So, the good news this week is that I’m not completely enraged by last night’s episode of Game of Thrones–only a little enraged about the treatment of one character. The bad news is that, unencumbered by the fog of general fury that surrounded the last two episodes for me, I’m finally able to articulate some of my not-rape-related frustrations with this season so far.
As always, spoilers under the cut for this episode and for book-related commentary and speculation.
“First of His Name” gets its titular scene out of the way immediately as it opens with Tommen being crowned king. The more I see of Dean-Charles Chapman, the more I like him in this role. I’m still concerned about how things are going to work as he goes through puberty over the next couple of years, but I do think an older Tommen makes sense and he certainly looks the part.
While Tommen is being crowned, the camera pans around the room, lighting briefly on the faces of those most concerned with the proceedings–his “uncle” Jaime, Cersei, Tywin, and Margaery. While Tommen sits the Iron Throne for the first time, a newly modestly-dressed Margaery (at least ostensibly in mourning for Joffrey) watches from the side of the room and smiles encouragingly at him. Cersei notices this and steps between them, then walks over to talk with Margaery herself. As Cersei strode over to Margaery, I was fully expecting a renewal of the conflict between these two women, but that’s not what happens at all. Instead, Cersei talks to Margaery a little about Joffrey, straight up telling the younger woman that Joffrey would have been her “nightmare” and calling Margaery out when she prevaricates, pointing out, quite rightly, that Margaery knew exactly what Joffrey was.
The conversation next turns to Tommen, and Cersei admits that a mother is not enough help for the boy king–he needs a wife. Cersei asks Margaery if she’s still interested in being queen, and Margaery smoothly lies that she hasn’t even thought about it, saying that she’ll have to talk with her father about it. Cersei replies that she’ll have to talk with her own father as well. Interestingly, it’s Margaery who shows her claws here, reminding Cersei of her upcoming wedding to Loras and subtly mocking Cersei’s age by threatening to call her “mother”. This is actually the one thing I didn’t love about this scene. It seems pretty obvious that Cersei is still not a fan of Margaery, but she sees the wisdom of continuing the alliance with the Tyrells and I suspect prefers the devil she knows over any other. It’s also obvious that Cersei doesn’t buy Margaery’s act for a moment, as attested to by some lovely eye rolling. I feel like Margaery is misstepping here by antagonizing Cersei when she’s finally trying to make nice with her.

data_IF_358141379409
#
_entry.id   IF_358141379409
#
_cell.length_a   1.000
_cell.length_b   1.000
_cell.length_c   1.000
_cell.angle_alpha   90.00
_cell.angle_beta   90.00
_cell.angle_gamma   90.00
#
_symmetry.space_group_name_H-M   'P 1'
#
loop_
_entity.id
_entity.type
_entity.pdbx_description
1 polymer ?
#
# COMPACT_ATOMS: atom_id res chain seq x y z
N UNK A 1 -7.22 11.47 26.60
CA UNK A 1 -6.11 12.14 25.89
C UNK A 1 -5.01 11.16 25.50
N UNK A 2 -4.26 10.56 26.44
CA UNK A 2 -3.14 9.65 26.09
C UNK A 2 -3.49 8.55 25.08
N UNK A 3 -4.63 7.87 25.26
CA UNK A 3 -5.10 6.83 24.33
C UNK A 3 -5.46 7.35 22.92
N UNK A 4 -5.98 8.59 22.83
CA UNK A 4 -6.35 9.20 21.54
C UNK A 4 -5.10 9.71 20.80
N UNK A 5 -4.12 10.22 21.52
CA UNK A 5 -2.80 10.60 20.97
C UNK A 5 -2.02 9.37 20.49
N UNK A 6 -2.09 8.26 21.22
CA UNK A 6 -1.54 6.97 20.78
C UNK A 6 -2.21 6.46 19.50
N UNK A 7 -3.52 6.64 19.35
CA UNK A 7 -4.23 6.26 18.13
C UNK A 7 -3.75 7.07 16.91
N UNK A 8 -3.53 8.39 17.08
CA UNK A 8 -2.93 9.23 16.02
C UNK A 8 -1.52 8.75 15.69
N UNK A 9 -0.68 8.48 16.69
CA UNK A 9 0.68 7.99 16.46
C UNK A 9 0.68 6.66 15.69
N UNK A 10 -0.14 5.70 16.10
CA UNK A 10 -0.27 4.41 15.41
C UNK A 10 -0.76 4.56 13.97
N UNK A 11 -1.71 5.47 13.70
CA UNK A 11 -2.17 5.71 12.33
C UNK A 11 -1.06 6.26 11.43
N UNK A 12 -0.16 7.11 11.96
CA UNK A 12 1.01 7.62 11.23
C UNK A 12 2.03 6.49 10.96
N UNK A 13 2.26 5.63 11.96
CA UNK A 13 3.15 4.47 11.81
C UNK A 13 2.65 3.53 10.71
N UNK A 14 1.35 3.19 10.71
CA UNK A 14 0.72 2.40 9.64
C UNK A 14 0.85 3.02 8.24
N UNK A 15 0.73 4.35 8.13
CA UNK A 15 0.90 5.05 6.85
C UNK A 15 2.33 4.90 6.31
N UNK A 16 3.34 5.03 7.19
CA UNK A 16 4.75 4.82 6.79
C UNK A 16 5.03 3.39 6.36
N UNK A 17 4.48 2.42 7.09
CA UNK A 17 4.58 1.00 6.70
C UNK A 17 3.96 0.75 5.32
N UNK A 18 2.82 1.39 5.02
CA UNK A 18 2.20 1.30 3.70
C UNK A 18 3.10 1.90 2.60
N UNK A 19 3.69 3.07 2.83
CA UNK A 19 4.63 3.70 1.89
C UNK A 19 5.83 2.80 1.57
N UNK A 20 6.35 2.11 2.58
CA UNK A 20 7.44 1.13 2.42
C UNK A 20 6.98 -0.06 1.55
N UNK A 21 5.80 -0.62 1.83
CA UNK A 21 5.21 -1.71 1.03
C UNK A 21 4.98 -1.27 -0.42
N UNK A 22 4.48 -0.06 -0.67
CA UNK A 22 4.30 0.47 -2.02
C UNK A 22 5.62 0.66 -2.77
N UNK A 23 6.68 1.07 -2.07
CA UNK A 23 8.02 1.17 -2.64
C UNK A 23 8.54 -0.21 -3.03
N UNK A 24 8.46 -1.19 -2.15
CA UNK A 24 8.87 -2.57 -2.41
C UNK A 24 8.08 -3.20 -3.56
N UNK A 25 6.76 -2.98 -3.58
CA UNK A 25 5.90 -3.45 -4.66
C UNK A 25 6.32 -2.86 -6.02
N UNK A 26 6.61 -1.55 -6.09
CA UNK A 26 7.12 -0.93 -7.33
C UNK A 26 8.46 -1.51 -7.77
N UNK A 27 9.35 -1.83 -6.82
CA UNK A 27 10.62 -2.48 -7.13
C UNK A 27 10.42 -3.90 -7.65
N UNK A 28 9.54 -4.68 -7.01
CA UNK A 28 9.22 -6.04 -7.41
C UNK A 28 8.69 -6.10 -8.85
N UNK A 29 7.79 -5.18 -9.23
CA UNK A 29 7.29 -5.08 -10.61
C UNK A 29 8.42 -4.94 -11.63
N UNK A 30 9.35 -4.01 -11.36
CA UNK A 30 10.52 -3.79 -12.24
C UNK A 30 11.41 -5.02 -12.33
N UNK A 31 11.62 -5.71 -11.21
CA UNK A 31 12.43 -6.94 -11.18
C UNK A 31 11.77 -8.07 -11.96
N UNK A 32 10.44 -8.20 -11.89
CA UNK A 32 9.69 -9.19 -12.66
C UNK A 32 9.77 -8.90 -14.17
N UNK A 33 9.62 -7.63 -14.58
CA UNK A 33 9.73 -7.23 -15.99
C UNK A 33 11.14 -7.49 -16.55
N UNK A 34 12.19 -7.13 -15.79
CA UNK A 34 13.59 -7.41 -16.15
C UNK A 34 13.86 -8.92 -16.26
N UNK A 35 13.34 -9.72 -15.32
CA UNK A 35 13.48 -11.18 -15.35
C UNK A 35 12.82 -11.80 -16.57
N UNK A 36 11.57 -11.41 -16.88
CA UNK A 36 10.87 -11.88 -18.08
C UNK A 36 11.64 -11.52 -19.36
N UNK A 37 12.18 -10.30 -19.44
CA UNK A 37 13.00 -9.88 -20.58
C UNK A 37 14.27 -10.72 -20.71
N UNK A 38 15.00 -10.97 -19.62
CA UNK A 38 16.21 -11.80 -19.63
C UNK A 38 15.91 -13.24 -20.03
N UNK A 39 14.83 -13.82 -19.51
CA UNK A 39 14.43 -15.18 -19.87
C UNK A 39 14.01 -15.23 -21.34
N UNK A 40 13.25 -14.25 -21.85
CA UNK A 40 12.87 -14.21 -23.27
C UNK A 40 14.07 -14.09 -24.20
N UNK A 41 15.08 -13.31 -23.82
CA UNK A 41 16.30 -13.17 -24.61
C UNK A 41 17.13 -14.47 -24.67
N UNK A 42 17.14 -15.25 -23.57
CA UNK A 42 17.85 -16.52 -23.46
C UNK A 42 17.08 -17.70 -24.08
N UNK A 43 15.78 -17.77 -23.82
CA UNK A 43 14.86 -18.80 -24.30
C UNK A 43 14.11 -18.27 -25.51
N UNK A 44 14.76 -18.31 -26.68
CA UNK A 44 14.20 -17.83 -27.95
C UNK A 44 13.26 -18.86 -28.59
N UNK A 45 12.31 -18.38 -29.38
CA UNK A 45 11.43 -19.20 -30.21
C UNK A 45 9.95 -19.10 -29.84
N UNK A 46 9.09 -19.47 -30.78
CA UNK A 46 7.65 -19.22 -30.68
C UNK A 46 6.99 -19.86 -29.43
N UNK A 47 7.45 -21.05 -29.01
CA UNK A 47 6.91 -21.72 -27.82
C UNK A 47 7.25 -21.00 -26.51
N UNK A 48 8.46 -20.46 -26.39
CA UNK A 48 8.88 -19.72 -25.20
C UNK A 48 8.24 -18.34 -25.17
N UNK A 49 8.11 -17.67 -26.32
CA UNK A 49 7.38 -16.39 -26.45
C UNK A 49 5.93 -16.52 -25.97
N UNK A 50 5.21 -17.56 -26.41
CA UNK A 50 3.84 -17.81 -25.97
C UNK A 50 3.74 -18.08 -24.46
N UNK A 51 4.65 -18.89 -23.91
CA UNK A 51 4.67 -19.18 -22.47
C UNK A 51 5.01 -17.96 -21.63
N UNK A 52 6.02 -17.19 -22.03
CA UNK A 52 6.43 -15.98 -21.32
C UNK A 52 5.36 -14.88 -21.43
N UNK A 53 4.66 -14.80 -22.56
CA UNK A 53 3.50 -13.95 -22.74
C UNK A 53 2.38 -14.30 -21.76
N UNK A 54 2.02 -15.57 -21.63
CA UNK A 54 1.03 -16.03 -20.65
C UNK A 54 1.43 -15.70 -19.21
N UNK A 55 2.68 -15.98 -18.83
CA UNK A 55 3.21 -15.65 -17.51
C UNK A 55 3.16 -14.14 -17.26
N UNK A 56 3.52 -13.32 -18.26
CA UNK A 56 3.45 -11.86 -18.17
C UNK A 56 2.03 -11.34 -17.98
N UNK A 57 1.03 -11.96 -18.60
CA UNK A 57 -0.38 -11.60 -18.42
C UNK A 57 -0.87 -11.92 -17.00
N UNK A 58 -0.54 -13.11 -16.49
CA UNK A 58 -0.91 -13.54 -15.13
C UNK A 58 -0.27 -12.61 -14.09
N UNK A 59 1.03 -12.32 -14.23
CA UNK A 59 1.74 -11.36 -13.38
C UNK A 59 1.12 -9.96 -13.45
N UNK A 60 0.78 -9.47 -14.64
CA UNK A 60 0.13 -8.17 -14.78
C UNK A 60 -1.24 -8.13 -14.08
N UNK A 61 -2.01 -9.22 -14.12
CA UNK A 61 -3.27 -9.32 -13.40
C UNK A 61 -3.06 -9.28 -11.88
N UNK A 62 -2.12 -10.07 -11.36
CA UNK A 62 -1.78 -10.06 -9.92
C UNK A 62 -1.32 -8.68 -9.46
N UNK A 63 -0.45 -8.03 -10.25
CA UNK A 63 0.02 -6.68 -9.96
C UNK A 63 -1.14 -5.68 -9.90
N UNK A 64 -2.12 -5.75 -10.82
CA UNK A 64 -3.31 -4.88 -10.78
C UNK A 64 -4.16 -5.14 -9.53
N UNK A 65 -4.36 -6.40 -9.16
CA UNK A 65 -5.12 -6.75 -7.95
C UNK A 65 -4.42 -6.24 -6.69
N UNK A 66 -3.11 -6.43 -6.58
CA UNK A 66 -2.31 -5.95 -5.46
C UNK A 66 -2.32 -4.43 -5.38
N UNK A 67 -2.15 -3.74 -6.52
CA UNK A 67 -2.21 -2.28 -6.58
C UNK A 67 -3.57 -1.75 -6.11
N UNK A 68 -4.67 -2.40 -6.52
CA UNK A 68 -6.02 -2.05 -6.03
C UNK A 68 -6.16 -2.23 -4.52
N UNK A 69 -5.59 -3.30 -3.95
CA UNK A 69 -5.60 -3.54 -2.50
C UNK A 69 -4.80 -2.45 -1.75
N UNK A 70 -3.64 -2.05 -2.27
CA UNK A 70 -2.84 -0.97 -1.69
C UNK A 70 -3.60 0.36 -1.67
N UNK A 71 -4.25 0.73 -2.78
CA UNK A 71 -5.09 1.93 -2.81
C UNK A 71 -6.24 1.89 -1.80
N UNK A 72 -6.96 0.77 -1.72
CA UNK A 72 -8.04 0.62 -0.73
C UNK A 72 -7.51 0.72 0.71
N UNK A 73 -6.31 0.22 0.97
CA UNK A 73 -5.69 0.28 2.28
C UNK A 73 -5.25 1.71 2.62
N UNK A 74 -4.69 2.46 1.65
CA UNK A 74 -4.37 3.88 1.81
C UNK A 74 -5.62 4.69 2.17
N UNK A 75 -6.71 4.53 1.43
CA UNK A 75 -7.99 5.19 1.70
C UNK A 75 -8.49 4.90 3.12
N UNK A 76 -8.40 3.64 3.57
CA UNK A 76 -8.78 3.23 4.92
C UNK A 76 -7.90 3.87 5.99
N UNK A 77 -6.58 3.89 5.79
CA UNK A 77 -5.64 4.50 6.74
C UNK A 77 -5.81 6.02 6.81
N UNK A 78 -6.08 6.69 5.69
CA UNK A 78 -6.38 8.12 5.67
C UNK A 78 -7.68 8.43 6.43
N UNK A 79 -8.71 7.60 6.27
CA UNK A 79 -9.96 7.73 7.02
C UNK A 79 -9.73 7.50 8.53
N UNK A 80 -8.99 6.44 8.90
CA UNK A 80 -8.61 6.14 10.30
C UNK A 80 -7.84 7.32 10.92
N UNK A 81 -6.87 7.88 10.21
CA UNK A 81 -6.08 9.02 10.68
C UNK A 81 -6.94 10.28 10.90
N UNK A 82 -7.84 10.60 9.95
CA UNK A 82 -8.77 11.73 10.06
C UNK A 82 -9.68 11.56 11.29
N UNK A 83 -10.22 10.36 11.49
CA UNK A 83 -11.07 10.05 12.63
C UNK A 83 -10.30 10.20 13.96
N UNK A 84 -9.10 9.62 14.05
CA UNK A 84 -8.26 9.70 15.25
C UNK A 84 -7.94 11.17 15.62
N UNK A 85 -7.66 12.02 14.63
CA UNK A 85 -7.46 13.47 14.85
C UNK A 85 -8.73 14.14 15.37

In Meereen, Daenerys is having a meeting where she learns what’s been going on in the world while she’s been busy taking the city. Joffrey is dead, Daario and the Second Sons have taken the Meereenese navy, Yunkai has been retaken by its slavers, and Astapor has fallen to a butcher king. With the Meereenese navy at her disposal, Daenerys now has the means to transport her army to Westeros and take King’s Landing, although it’s still uncertain if she’s capable of taking and holding all Seven Kingdoms. Dany sends everyone out of the room but Jorah, to whom she confides that she’s basically having a crisis of confidence. How can she rule the Seven Kingdoms if she can’t control just Slaver’s Bay? This is probably the best acting I’ve seen from Emilia Clarke since season one. and a lot of her performances this season have seemed wooden and weirdly theatrical. It’s certainly the most real and human I’ve seen Dany in a long time, and I actually felt for her all the way up until her “I will rule” bravado.
I’m really curious to see how the show handles Dany’s time in Meereen, and I hope they don’t insert any contrived drama as they have in this season with Jon and Bran’s storylines. What I’m really wondering about the Dany storyline, though, is when is the break with Jorah going to happen? With Barristan already revealed, I’m not sure how they’re going to handle that on the show, but I can’t imagine that Jorah’s exile will be eliminated because it’s incredibly important for Dany’s development. Honestly, this needs to happen soon.